Smithwick Tribunal: Solicitor denies wanting to frame Owen Corrigan
A Banbridge solicitor has been accused at a tribunal of trying to promote evidence to "frame" a former garda.
A barrister for Owen Corrigan accused John McBurney of "travelling the highways and byways of Northern Ireland to recruit and coach witnesses" to give negative evidence against his client.
Mr McBurney is representing Chief Supt Harry Breen's family at the Smithwick tribunal.
He said he deeply resented the allegation and wanted it withdrawn.
The tribunal is investigating allegations of Garda collusion in the IRA murders of Chief Supt Breen and Supt Bob Buchanan in March 1989.
They were shot dead in an ambush as they returned from a meeting in Dundalk Garda station.
The complaint against Mr McBurney was made by barrister Jim O'Callaghan - who is representing Owen Corrigan - during Thursday morning's proceedings.
Mr McBurney said he had made no secret of his attempts to encourage witnesses from outside the jurisdiction to give evidence, though sadly many had not.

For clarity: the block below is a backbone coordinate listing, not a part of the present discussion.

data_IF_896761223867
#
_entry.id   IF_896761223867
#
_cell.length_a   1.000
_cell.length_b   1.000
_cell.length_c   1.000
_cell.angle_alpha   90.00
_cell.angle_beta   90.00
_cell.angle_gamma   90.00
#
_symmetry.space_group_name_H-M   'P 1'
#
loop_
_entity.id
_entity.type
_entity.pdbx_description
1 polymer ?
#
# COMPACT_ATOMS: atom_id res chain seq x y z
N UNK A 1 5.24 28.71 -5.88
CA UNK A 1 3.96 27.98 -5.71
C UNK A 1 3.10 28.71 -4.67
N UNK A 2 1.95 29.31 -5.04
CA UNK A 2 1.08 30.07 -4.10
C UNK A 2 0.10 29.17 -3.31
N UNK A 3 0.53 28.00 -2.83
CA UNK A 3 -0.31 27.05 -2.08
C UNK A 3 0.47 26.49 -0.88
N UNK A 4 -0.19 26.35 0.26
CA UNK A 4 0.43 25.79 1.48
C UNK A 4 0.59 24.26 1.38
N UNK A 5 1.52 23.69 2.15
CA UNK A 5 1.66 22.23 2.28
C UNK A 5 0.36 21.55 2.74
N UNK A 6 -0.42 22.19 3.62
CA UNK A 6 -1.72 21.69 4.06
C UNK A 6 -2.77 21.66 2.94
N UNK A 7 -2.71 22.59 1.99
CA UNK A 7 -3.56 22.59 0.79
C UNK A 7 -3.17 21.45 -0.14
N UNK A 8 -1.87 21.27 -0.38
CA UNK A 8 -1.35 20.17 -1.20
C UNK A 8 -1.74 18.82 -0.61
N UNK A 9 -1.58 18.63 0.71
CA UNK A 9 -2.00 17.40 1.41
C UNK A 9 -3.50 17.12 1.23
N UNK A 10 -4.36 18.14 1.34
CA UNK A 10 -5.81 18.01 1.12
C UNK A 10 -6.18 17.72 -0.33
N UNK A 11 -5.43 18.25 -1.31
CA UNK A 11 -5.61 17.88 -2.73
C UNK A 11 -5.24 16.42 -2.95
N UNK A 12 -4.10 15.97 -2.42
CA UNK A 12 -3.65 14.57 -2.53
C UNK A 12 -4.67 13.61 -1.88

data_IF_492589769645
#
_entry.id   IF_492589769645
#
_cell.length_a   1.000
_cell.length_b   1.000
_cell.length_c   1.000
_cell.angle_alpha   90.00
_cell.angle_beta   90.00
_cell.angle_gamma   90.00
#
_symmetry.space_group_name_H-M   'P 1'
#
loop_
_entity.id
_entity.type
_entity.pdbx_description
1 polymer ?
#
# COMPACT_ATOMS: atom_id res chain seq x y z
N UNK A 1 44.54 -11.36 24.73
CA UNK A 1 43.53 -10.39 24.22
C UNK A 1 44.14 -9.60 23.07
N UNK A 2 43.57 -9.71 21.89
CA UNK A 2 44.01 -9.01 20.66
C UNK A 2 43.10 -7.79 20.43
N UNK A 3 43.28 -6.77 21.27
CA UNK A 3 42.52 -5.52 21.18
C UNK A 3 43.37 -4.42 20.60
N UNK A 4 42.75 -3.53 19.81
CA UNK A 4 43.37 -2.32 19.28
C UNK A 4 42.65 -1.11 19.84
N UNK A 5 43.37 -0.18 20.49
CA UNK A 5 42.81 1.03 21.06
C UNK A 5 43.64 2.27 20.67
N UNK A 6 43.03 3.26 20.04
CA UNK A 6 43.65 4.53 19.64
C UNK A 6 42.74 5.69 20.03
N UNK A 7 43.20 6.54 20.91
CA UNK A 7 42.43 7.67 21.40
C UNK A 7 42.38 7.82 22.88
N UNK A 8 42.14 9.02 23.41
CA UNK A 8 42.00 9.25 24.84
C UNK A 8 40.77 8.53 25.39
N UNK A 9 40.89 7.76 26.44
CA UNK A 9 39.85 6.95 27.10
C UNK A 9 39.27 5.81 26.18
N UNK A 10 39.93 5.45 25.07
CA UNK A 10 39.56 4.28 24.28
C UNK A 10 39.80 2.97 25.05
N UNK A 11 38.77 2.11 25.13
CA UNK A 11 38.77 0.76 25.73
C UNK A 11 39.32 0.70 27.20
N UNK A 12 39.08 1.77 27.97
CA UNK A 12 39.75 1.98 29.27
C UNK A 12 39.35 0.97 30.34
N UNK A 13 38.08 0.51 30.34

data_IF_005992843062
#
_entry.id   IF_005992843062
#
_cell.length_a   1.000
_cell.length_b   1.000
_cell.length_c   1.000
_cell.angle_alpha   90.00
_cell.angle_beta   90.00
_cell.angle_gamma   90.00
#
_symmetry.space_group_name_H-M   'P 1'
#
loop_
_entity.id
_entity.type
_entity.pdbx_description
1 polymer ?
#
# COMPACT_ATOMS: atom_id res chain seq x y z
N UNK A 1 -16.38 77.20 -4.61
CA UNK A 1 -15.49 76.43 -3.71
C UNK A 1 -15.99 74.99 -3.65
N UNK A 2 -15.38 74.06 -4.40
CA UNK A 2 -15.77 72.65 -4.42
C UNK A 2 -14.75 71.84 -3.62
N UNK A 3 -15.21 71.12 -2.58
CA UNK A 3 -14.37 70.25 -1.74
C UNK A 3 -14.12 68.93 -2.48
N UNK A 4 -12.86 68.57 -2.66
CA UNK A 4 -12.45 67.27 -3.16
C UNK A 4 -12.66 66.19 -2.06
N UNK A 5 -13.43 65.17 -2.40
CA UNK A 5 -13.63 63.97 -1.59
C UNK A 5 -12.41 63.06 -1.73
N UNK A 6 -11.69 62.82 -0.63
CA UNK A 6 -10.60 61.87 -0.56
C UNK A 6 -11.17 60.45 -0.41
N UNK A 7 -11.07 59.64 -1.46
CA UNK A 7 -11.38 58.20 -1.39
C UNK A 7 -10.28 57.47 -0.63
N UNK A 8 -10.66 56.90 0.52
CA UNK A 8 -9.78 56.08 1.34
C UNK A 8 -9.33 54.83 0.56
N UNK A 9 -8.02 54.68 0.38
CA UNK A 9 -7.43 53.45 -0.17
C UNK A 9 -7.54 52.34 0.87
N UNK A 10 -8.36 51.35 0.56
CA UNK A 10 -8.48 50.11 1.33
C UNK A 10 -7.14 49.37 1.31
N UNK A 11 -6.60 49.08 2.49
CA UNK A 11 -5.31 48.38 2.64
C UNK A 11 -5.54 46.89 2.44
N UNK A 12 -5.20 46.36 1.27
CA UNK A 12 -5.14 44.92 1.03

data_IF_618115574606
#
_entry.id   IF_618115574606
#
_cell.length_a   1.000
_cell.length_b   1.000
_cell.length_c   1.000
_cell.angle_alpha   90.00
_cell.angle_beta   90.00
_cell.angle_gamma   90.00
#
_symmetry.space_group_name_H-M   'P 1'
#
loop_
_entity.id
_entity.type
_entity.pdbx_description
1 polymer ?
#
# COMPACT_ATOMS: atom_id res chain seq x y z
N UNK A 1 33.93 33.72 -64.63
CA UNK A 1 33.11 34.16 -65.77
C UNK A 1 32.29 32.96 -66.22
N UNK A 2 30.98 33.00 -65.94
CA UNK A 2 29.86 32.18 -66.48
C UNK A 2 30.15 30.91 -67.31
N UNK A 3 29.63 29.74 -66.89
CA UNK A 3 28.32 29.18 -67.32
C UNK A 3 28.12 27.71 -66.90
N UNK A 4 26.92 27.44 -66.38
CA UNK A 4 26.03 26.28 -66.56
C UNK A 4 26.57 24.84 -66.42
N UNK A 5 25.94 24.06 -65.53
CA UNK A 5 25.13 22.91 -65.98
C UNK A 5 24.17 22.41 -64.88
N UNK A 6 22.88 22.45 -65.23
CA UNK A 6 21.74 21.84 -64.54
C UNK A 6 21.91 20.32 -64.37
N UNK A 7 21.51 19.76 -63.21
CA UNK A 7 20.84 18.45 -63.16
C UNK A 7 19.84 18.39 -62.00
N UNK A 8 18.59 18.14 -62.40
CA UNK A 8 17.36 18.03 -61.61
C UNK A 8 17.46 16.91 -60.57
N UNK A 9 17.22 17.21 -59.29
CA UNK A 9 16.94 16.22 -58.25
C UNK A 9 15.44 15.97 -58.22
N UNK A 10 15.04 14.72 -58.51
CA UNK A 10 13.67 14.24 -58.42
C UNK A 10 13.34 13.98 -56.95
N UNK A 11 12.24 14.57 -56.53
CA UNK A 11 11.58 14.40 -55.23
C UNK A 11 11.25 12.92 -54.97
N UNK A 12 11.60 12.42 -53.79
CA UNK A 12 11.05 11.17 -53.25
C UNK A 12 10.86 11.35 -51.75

Tribunal chairman Peter Smithwick said the observations made by Mr O'Callaghan were "rather harsh" and that it was "going too far" to say he had coached witnesses.
The exchange came following evidence given by a former customs officer in Belfast, identified only as Witness M, who had a discussion with Mr McBurney prior to agreeing to appear before the tribunal.
Witness M recalled a Christmas gathering in Newry police station attended by Owen Corrigan.
He said the former garda sergeant was pointed out to him by an RUC colleague who warned him that Mr Corrigan was leaking information.
Witness M was due to meet with Harry Breen the day after his murder on 21 March, 1989 to discuss Operation Amazing - a multi-agency anti-smuggling operation.
As part of that operation, the farm of leading republican Thomas 'slab' Murphy was to be targeted and Harry Breen had been sent to Dundalk Garda station on the day of his murder to discuss the matter with gardai.
A record of a high level security meeting concerned with Slab Murphy's farm shown to the tribunal described him as a smuggler who had been conducting his "illicit business" for some years.
It said he had "thwarted concerted attempts" to tackle smuggling and that additional legislation was needed along with co-operation from the south to "remove Murphy from the map".